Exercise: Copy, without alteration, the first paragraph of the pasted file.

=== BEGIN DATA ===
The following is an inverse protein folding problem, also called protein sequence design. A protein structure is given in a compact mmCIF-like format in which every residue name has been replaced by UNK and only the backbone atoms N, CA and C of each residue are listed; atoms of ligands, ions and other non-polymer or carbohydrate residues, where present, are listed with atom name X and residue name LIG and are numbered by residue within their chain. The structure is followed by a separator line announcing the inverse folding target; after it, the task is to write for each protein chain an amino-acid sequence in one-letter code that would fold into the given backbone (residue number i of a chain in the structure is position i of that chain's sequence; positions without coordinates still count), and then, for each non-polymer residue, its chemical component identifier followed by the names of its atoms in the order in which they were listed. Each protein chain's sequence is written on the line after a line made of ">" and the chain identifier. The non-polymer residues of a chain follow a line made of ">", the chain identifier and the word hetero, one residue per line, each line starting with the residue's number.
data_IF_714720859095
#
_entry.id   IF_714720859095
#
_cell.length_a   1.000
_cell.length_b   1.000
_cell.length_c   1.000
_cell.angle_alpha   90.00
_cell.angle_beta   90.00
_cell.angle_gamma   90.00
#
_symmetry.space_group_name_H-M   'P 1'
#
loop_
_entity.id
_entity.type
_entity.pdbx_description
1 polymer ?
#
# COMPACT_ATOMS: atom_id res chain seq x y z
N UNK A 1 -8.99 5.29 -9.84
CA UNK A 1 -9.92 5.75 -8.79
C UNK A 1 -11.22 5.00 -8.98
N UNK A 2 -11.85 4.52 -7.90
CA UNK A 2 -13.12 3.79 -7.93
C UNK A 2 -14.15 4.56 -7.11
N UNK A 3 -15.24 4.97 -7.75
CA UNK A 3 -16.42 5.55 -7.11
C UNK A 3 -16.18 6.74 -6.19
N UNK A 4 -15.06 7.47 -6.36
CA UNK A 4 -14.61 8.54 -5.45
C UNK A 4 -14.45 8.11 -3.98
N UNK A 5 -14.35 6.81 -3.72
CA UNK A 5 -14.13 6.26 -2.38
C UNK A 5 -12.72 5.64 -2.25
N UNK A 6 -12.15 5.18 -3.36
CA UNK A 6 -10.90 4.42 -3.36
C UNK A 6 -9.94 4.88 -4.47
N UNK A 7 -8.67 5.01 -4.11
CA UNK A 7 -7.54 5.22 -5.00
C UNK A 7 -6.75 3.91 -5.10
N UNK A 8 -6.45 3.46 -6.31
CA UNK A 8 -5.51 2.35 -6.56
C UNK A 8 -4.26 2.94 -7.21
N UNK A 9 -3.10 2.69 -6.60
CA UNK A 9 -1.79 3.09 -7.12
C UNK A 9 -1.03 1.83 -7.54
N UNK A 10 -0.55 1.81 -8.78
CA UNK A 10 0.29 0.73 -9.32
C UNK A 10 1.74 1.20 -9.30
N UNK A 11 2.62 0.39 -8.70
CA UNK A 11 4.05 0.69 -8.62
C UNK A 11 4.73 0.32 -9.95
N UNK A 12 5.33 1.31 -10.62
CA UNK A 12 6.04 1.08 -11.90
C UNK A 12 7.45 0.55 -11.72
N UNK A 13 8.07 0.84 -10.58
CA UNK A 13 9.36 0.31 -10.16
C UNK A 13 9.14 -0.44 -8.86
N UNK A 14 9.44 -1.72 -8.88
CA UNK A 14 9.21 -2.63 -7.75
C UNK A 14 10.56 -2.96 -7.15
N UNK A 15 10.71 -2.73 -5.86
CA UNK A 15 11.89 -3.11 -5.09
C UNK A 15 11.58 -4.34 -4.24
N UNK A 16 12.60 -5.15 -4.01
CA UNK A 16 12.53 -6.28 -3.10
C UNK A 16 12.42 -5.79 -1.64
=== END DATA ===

The following is an inverse protein folding problem, also called protein sequence design. A protein structure is given in a compact mmCIF-like format in which every residue name has been replaced by UNK and only the backbone atoms N, CA and C of each residue are listed; atoms of ligands, ions and other non-polymer or carbohydrate residues, where present, are listed with atom name X and residue name LIG and are numbered by residue within their chain. The structure is followed by a separator line announcing the inverse folding target; after it, the task is to write for each protein chain an amino-acid sequence in one-letter code that would fold into the given backbone (residue number i of a chain in the structure is position i of that chain's sequence; positions without coordinates still count), and then, for each non-polymer residue, its chemical component identifier followed by the names of its atoms in the order in which they were listed. Each protein chain's sequence is written on the line after a line made of ">" and the chain identifier. The non-polymer residues of a chain follow a line made of ">", the chain identifier and the word hetero, one residue per line, each line starting with the residue's number.